Born in Pöchlarn, Austria, in 1886, Oskar Kokoschka was a key figure in the development of Expressionism in Austria. Between 1909 and 1915, spurred by his withdrawal from art school, his acquaintance with other Expressionists, and his tempestuous affair with the Viennese socialite Alma Mahler, Kokoschka entered a period of prolific creativity. With their expressive brushstrokes and fragmentation of the human body and face, Kokoschka’s portraits ushered in a new era of portraiture that emphasized the uncompromising analysis of the human psyche.
Birth of a Child, executed in tempera and charcoal, was made in 1914. The drawing features Kokoschka’s characteristically energetic brushstrokes and brilliant, contrasting colors, which create vigor and movement around a central woman, in white, who gives birth. The hardship of the birthing process is relayed by the gestures of the three women who surround her: a woman in pink holds the birthing woman’s arms above her head, while another in green at her side grasps her shoulders. A third pours a basin of water between her legs. The newborn is noticeably absent, and the birthing woman’s lifeless pallor foretells a tragic outcome.
This large sheet was preparatory for a commission Kokoschka received for the interior decoration of a reception hall at a new cemetery complex in Breslau (Wroclaw). A related drawing in Switzerland reveals the concept for a wall fresco exploring the inevitability of death at every stage of life. World War I derailed plans for the cemetery, and Kokoschka’s fresco project went unrealized. This drawing resonates with other works Kokoschka made around the same time that exhibit a preoccupation with women as both torturers of men and life-giving mothers. His relationship with Alma Mahler and his anguish over Mahler’s abortion of their child formed the undercurrent of much of his work at this time.
This is the first drawing by this artist to enter the collection and joins a small but strong collection of German Expressionist drawings, including works by Ernst Ludwig Kirchner, Egon Schiele, Emil Nolde, Käthe Kollwitz, Ludwig Meidner, and Paula Modersohn-Becker.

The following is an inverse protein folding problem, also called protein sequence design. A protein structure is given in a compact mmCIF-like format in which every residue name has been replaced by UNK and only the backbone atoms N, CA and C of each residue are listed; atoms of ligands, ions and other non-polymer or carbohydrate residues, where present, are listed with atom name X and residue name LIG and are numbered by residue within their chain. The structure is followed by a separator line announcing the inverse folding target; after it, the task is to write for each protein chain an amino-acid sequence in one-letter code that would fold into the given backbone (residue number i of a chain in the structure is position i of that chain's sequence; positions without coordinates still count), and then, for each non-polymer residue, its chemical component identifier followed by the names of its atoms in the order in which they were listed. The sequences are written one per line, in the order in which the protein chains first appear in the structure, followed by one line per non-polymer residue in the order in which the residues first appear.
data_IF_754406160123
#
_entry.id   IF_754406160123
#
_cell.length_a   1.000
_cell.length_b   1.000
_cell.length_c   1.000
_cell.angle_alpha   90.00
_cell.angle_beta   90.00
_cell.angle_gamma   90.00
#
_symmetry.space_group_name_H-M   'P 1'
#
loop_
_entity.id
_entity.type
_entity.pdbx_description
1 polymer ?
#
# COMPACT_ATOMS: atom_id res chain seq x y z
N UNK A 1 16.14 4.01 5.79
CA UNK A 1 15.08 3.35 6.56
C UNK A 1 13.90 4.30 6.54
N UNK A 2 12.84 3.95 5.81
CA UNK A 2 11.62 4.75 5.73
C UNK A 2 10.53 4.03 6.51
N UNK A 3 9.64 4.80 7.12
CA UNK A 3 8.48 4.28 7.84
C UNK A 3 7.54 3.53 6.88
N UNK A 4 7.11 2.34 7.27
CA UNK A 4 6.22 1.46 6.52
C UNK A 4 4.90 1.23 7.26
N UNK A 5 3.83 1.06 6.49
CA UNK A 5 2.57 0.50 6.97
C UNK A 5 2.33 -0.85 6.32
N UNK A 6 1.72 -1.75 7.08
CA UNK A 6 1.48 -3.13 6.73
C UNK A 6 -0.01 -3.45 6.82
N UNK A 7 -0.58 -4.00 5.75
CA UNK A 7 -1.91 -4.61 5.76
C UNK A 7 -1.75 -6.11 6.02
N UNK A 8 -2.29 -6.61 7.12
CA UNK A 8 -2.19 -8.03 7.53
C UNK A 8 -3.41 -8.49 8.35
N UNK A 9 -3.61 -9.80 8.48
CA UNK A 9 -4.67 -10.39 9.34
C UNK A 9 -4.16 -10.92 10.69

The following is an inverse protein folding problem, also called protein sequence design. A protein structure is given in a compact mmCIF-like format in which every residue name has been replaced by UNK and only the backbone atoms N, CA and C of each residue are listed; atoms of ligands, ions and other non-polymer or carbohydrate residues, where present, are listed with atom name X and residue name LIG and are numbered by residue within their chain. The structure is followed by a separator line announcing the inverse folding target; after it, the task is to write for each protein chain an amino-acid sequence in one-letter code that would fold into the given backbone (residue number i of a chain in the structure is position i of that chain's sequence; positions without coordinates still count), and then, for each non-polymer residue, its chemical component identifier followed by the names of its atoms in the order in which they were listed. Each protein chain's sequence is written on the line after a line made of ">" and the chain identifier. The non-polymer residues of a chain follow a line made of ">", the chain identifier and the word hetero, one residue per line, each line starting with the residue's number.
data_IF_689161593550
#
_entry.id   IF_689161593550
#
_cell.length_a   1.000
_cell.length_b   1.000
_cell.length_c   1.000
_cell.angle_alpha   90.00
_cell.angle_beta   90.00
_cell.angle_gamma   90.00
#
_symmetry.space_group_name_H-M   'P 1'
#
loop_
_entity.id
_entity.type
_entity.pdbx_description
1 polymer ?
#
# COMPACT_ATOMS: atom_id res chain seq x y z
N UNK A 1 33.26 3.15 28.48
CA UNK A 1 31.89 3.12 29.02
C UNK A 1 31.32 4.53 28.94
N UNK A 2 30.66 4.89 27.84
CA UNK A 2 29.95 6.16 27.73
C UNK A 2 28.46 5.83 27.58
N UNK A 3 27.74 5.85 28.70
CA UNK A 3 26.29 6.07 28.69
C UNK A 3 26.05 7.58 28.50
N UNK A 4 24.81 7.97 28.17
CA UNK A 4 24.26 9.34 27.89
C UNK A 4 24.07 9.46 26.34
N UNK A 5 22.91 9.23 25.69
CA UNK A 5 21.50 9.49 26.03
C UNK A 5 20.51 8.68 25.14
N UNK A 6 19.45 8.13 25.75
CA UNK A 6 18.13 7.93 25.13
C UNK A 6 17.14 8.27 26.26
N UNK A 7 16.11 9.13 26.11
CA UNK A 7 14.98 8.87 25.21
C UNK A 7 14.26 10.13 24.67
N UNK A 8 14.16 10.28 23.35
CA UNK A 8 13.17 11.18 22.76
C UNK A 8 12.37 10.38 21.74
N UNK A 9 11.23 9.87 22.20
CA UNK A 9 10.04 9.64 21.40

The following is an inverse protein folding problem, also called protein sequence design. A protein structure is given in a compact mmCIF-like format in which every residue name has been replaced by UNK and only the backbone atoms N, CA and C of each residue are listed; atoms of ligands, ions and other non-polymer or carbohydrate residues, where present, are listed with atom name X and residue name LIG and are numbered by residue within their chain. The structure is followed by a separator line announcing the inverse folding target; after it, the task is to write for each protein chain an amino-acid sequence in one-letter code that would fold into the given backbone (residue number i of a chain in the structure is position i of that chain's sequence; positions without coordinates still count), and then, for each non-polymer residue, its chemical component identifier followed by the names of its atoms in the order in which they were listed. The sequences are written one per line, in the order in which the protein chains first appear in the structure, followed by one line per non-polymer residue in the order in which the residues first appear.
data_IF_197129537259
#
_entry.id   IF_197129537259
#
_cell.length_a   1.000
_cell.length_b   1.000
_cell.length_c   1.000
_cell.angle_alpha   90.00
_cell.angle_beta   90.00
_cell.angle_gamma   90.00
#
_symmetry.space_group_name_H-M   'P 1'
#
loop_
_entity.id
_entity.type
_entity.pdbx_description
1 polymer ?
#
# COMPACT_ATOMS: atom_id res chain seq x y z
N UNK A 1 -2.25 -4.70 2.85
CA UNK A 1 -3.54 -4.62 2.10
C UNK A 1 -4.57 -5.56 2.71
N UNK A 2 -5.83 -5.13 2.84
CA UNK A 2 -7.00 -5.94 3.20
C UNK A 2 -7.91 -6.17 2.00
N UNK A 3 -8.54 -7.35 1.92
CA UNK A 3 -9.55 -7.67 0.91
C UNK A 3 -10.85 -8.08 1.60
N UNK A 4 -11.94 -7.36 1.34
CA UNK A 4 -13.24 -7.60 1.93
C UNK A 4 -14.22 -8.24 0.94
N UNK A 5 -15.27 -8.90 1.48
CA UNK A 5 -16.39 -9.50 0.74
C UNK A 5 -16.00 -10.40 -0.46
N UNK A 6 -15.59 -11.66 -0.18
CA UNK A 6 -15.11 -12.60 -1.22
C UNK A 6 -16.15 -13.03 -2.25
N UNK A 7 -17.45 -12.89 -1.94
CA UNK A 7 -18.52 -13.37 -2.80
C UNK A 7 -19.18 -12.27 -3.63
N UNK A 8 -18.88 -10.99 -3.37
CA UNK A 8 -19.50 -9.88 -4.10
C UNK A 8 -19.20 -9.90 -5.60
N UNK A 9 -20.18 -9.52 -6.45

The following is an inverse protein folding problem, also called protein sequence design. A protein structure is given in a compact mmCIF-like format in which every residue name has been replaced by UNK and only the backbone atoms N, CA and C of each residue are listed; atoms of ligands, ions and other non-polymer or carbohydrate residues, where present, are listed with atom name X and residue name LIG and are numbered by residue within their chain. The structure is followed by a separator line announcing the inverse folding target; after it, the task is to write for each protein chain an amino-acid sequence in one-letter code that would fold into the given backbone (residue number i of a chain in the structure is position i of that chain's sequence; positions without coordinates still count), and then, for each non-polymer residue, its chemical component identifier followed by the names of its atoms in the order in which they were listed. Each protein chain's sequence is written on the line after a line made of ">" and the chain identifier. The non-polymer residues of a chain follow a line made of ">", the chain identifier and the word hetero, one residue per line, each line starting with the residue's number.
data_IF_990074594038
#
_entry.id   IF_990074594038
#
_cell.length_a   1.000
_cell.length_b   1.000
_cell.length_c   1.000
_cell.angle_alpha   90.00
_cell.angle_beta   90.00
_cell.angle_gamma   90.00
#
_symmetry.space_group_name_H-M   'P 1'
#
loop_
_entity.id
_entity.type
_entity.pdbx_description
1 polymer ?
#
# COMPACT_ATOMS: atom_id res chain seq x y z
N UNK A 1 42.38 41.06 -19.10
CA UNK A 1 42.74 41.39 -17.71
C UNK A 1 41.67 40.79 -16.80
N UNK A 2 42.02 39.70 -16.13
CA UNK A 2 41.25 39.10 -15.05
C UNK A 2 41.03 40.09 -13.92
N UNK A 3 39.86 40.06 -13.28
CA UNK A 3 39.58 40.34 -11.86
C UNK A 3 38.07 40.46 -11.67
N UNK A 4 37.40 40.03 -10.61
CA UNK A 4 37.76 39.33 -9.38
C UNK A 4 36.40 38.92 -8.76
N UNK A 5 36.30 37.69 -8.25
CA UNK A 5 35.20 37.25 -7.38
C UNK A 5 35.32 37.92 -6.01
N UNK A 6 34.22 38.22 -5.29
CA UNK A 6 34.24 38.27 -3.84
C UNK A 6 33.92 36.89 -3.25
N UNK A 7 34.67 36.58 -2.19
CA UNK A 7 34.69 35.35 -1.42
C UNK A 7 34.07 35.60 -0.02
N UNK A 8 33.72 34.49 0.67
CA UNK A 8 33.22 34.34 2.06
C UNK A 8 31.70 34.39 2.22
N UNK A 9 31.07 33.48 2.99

Birth of a Child, 1914. Oskar Kokoschka (Austrian, 1886–1980). Tempera or opaque watercolor, black chalk, and graphite on paper; 19.4 x 22 in. The Cleveland Museum of Art
Panorama No. 2
Painting is a superb example of artist’s technique and approach
Liu Wei is among China’s most accomplished contemporary artists. Born in 1972 in Beijing toward the end of the Cultural Revolution, he belongs to a generation of artists whose careers emerged during a period of accelerating urbanization and globalization.
Working with a wide range of media, including film, painting, sculpture, and installation, Liu Wei’s work addresses the rapidly changing social and architectural landscape of China while simultaneously taking global issues into account. Free of the visual tropes associated with historical Chinese painting, Liu Wei’s artistic practice frequently references the computer age.
The monumental diptych Panorama No. 2 exemplifies a technical shift that Liu Wei introduced into his work in 2010, when he began using computer software to generate patterns of pixels that are converted onto canvas and subsequently filled with specific color palettes. The semi-abstract imagery of Panorama No. 2 recalls the vast skylines of mega cities. At the same time, by employing the binary code of the computer to generate the painting’s overall composition and oscillating pattern of grey, orange, purple, and yellow, the imagery is removed from primarily functioning as a social or political commentary. Instead, the abstract quality of the painting is so strong that it becomes unclear whether the viewer is looking at a landscape or a purely abstract pattern.
Panorama No. 2, 2015–16. Liu Wei (Chinese, b. 1972). Oil on canvas; 350 x 400 cm. The Cleveland Museum of Art